Until we recognize this central fact, we cannot understand the implications and the sinister significance of superficial attempts to apply rosewater remedies to social evils, by the enactment of restrictive and superficial legislation, by wholesale philanthropies and charities, by publicly burying our heads in the sands of sentimentality.
Nothing could be wilder or more desolate than the scene from Isabel's piazza, where, encased in rubber, she took her exercise, often battling every inch of one way against a driving wall of rain. Rosewater, or any sort of house except her own, she did not see for days at a time, nothing but that gray foaming muttering expanse of water, its flood and fall no longer distinguishable.
It is true that she had seen my blood spurt out and cover her bosom during my last offering; and as she did not suspect the true cause of that phenomenon, she turned pale with fright. I allayed her anxiety by a thousand follies which made her laugh heartily. I washed her splendid bosom with rosewater, so as to purify it from the blood by which it had been dyed for the first time.
"I never heard such a graceful proposal. I wouldn't marry you if Rosewater stood on its head." "I was rather brutal about it, and I must honestly confess that I'm not particularly keen on marrying you, but I think we'll have to marry, or be deuced uncomfortable " "Oh, nothing to what we should be if married. And Rosewater to me is a mere market for chickens and eggs.
Our existence was a perpetual holiday and picnic, to which the various difficulties and discomforts that cropped up only seemed to add more zest. But we soon got over that. We soon began to find that it did not rain rosewater here. A rude picnic prolonged day after day, year after year, soon lost its enchantment, and merged into something very like suffering.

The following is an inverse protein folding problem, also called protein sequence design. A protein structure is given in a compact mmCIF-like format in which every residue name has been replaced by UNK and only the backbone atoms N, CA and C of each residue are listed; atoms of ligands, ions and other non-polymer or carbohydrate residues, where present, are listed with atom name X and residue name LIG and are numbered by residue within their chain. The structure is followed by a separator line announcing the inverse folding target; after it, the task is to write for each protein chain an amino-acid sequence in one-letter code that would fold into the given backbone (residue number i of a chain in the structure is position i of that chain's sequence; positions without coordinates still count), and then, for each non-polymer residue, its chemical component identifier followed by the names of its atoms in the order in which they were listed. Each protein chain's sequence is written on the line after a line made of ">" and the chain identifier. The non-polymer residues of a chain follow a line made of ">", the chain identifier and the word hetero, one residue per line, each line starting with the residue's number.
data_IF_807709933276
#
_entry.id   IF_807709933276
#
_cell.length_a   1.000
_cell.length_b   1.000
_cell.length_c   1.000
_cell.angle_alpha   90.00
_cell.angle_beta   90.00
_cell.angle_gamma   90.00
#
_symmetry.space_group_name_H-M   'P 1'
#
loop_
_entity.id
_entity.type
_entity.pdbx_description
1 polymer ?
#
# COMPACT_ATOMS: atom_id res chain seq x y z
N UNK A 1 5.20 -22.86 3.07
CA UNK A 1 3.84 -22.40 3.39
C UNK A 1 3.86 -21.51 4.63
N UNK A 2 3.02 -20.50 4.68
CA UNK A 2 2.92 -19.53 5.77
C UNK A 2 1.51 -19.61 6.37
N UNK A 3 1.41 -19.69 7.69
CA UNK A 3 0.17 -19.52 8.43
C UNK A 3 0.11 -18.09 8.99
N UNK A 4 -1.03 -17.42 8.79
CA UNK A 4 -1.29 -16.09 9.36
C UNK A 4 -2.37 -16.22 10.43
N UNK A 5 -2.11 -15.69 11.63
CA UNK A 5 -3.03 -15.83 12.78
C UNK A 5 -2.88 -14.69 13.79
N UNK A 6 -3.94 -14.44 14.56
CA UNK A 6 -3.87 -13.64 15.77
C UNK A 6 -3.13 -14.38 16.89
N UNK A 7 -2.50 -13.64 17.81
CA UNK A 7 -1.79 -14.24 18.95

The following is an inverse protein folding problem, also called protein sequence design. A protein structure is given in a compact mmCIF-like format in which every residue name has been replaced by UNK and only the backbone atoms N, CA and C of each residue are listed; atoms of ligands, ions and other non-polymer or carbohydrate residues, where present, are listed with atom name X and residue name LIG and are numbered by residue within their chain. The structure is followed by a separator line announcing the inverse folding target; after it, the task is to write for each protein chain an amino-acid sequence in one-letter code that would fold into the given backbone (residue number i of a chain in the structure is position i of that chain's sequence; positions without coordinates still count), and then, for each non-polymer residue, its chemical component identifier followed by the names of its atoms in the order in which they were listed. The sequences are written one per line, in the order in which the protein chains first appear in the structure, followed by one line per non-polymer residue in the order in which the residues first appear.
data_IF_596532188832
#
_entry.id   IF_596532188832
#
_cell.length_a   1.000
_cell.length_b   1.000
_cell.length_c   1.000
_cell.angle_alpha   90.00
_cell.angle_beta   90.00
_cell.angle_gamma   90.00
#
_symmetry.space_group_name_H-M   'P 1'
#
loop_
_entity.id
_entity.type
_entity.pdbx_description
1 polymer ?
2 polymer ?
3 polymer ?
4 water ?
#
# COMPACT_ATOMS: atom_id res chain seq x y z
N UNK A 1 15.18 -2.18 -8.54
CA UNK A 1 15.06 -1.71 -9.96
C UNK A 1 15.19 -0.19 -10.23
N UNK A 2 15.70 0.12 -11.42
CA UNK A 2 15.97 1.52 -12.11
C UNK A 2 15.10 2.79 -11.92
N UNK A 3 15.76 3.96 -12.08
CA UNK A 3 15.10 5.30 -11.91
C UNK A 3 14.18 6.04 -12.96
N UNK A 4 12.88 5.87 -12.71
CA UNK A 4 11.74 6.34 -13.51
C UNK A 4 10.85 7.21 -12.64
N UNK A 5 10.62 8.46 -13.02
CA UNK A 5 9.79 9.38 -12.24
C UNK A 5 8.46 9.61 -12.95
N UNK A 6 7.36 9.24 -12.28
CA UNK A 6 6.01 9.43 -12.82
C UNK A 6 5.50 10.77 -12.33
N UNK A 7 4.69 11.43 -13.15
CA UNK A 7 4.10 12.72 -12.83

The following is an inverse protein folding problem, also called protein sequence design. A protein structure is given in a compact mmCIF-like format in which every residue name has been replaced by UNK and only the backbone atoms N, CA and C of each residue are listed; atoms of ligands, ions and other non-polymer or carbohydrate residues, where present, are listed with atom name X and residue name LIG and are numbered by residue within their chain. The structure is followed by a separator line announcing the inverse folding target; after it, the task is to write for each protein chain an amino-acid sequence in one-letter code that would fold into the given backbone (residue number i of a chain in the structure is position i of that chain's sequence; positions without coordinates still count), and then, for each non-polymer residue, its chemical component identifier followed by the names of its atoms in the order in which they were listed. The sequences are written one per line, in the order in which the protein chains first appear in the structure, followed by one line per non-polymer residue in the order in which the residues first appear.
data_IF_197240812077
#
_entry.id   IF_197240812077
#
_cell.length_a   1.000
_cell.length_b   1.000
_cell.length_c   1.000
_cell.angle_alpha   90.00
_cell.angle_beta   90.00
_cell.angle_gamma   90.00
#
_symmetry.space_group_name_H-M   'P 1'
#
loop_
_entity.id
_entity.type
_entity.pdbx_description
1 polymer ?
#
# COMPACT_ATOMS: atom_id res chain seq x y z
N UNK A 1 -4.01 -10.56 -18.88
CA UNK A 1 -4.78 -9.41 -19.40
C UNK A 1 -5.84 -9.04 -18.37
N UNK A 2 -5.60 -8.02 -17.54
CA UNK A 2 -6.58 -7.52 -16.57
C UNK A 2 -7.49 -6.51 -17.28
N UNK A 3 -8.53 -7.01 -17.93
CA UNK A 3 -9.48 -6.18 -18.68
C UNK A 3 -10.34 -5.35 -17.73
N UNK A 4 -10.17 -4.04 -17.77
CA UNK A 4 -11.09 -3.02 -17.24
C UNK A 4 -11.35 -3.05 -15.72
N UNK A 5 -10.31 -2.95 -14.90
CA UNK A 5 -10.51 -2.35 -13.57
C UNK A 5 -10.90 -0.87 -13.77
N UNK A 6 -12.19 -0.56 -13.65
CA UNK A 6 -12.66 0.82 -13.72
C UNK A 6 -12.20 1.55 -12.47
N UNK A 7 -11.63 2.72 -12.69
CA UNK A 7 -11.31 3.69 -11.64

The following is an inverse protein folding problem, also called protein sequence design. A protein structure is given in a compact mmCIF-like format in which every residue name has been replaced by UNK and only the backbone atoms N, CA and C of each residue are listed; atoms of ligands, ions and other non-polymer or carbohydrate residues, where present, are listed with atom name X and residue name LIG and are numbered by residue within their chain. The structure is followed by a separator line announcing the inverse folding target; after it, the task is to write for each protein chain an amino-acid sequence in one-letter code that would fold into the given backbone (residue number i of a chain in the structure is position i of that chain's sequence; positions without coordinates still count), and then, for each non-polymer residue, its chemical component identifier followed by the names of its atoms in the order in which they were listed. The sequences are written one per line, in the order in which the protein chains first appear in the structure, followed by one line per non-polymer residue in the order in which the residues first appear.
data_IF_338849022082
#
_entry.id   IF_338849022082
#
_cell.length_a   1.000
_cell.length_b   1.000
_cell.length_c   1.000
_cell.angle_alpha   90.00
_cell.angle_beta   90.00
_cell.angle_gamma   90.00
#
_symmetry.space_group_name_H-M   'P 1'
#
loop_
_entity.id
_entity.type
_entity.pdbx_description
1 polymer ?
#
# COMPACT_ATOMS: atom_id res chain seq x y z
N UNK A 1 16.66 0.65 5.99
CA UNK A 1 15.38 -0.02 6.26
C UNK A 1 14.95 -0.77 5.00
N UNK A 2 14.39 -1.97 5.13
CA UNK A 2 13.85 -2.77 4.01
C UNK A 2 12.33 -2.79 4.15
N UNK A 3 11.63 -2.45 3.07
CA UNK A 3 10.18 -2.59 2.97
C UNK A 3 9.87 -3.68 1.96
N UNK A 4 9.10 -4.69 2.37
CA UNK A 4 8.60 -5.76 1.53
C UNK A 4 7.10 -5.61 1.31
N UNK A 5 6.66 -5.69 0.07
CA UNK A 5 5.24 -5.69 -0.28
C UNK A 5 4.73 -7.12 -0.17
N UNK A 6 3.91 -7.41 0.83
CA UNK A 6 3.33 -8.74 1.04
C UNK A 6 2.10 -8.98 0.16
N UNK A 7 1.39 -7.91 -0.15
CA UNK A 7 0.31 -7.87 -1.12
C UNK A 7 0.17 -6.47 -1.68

For the first time he came intimately in contact with the men of Rosewater: "leading citizens" too busy to call upon him at Lumalitas, or to sit down in their places of business for a chat during the day, and too well trained to ask strangers home for dinner, were any hospitable instincts left in them.
Edward Rosewater, editor and proprietor of the Omaha Bee, the most influential Republican paper in the State, took sides against the railroad interests. The result was that Nebraska, for the first time, elected a Democratic governor.
Let her observe the following rules. "Take pearls prepared, a drachm; red coral and ivory prepared, each half a drachm, precious stones, each a scruple; yellow citron peel, mace, cinnamon, cloves, each half a drachm; saffron, a scruple; wood aloes, half a scruple; ambergris, six drachms; and with six ounces of sugar dissolved in rosewater make rolls."
Tom Colton lived on one of the higher slopes of Rosewater in a charming little double house all brown shingles and big chimneys. Opposite was the paternal mansion on a high terrace, a modern Renaissance structure, painted white and shaded with gigantic palms and acacias. There was a porte-cochère but no balcony.
Rosewater, which of late years had become virtuous to excess, and almost blind and deaf with local pride, took no interest in San Francisco whatever, except as a market for eggs. When driven to the wall it confessed the superiority of the metropolis in the matter of shops and theatres; but its politics it invariably dismissed with adjectives more forcible than elegant.